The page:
Friday, November 15, 2002


David Hookes' cricket career may not have sized up to his sensational Centenary Test debut but he's managed to eke out a useful living out of the game since retiring as a player.

He's not quite cricket's answer to Eddie "Everywhere" McGuire's labyrnthine presence in the AFL yet, but Hookesy has managed to spread himself across the cricket media and officialdom. It's a combination of roles that has got him into hot water with the ACB this week.

As well as hosting Fox Sports' weekly TV program Inside Cricket, gasbagging on Melbourne radio and penning opinion pieces that get up the nose of the likes of Steve Waugh, Hookesy is coach of the Victorian Bushrangers. As a result of that latter role, he is governed by ACB's code of behaviour that prohibits officials and players from making public comments about selection and so on.

The ACB took umbrage over comments Hookesy made "in October about individual players" and has appointed an independent solicitor to investigate. The comments in question are thought to be Hookesy saying Tugga's century in Sharjah meant curtains for Junior.

Hookesy got stuck into the selectors this week about the Australia A lineup in Hobart but the ACB says its inquiry doesn't concern this latest outburst. However, the ACB code is going to put a mighty dent in his media hat while he continues to wear the other one as coach of Victoria.

Controversy is what keeps Hookesy's profile high - this is the guy who outed Junior and Shane Warne as the Aussies who took cash from a bookie. Will his media star fade if he can't say anything that gets our attention? Hookesy may have to decide whether he wants to be a coach or a celebrity.

Most contemporaries in the press are taking his side and chiding the ACB for being thin-skinned. Melbourne's Herald Sun apparently went the other way with its headline: "Shut up, Hookesy".

Tuesday, November 12, 2002


The media's Pom-bashing in the wake of the Ashes' First Test has gone overboard.

Now, I love to see Australia beat England as much as the next person but enough is enough. Yesterday, Sydney's Daily Telegraph devoted its front page to a story about England captain Nasser Hussain being the only regular Test player to show up for a voluntary practice session. The Philippine plane crash that killed five Aussie surfers was relegated to page three!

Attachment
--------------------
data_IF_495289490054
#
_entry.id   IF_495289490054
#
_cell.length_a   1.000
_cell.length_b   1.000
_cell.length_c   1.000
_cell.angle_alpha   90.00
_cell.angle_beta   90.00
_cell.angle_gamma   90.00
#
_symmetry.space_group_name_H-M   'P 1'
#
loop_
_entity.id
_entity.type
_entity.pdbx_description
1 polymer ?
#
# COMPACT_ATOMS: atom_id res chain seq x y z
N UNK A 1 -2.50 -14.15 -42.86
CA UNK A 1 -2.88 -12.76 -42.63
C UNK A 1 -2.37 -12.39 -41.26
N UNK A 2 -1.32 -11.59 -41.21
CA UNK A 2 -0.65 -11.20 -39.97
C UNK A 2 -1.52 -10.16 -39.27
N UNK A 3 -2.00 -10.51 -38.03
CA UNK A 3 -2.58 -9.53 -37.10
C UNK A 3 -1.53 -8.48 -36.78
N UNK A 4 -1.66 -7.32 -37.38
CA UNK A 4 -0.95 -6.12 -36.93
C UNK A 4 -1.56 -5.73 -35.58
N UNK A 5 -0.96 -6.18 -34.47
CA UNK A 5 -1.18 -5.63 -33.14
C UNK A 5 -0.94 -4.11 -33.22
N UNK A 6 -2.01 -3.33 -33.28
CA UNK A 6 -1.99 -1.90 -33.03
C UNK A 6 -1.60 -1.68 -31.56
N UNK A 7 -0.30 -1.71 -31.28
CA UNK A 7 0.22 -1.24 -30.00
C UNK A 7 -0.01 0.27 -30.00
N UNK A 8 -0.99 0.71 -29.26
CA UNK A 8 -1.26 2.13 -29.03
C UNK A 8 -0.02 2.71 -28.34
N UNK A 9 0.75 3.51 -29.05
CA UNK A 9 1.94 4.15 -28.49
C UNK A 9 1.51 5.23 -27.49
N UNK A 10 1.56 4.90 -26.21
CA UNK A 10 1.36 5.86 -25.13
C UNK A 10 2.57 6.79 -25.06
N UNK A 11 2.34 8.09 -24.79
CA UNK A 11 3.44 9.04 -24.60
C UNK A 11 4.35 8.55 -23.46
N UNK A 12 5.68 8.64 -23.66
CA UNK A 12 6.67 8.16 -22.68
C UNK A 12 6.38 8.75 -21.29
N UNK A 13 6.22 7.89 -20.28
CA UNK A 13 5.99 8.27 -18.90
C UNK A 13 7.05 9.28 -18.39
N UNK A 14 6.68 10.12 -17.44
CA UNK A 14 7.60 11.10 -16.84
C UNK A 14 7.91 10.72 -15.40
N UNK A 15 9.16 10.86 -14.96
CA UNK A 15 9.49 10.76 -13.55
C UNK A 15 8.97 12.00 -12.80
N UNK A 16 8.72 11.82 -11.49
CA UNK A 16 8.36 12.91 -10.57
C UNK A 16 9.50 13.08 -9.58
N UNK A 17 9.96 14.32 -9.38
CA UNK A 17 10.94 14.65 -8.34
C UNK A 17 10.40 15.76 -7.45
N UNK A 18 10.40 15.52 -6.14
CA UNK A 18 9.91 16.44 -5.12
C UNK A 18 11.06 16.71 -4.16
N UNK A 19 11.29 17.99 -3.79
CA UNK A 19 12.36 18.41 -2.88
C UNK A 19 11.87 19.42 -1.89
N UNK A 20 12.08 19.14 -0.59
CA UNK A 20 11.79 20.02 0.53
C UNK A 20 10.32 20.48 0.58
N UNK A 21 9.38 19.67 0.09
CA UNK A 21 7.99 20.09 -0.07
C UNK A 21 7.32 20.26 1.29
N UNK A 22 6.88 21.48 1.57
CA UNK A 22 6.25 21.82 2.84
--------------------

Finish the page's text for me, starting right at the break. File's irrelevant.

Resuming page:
The Tele had been equally damning of the Poms after their atrocious first day in the Brisbane Test. It's coverage of England's stellar comeback on the second day wasn't quite so vigorous.

The Sydney Morning Herald also joined in to take the piss with a front-page headline the day after the game ended describing a valiant England comeback before ending it with "just kidding".

What's worse for England's players is their own tabloid press goes even harder. But at least the English hacks have some sort of "right" to criticise their national team. Their readers, after all, indirectly pay the wages of their so-called professional cricketers. Who is the Tele writing for - Poms living in Australia?

It's all a bit too easy to cane the Poms in print. England may be facing a whitewash this summer, but they're not alone in getting thrashed by Australia. Just look at Pakistan, South Africa and West Indies in recent series and you'll see England are not the only whipping boys in world cricket.

Sunday, November 10, 2002


They used to say it was harder to get out of the Australian cricket team than in. That may no longer be the case, but the maxim rings true for the Nine Network's moribund commentary team, aka the Cult of Benaud.

They may keep updating the technology but the same old duffers are lining up this summer once again with no new recruits in sight. (Perhaps Mark Waugh will get another chance to throw a few lazy sentences together when he's not wielding the willow for NSW) Sure, Mark "Tubby" Taylor and Ian Healy joined up about three years ago (a nanosecond in the history of the Channel Nine team) but nobody got dropped to make way for them.

Loyalty dating from the World Series Cricket days of the late '70s seems to ensure a job for life in the House of Kerry. So for yet another season and forever more we have to endure Tony Greig's harsh Seeth Efrikan vowels and Bill Lawry's whining platitudes.

No doubt it's the same philosophy that has seen the mummified Brian Henderson stay at the news reader's desk in Sydney for several millennia. They're like a comfortable, familiar old pair of slippers pulled out of the drawer every summer just in time for Grandad to park himself in front of the telly. But unlike the soon-to-retire Hendo, Greiggy and Bul are here to stay for time immemorial.

Over the weekend, the overbearing former England skipper didn't bother to listen to a viewer's email question on the lunchtime Cricket Show, instead barrelling into an answer to what he assumed was the query. Simon O'Donnell, another relative newbie who cowers before the senior commentators, seemed too timid to point that out before the director apparently set Greiggy straight through his ear piece.

Even the exulted Ritchie Benaud stumbled when answering a trivia question, firing off an answer without listening properly. But Ritchie, of course, is an institution and should never retire - even after death his commentary should live on through computer-generated sampling so we can hear the clipped tones of "Good morning, everyone" and "Marvellous shot, that" for centuries.

Most of the rest should be pensioned off and replaced by professional broadcasters who haven't necessarily captained Australia but can string a sentence together. Tell me I'm dreaming.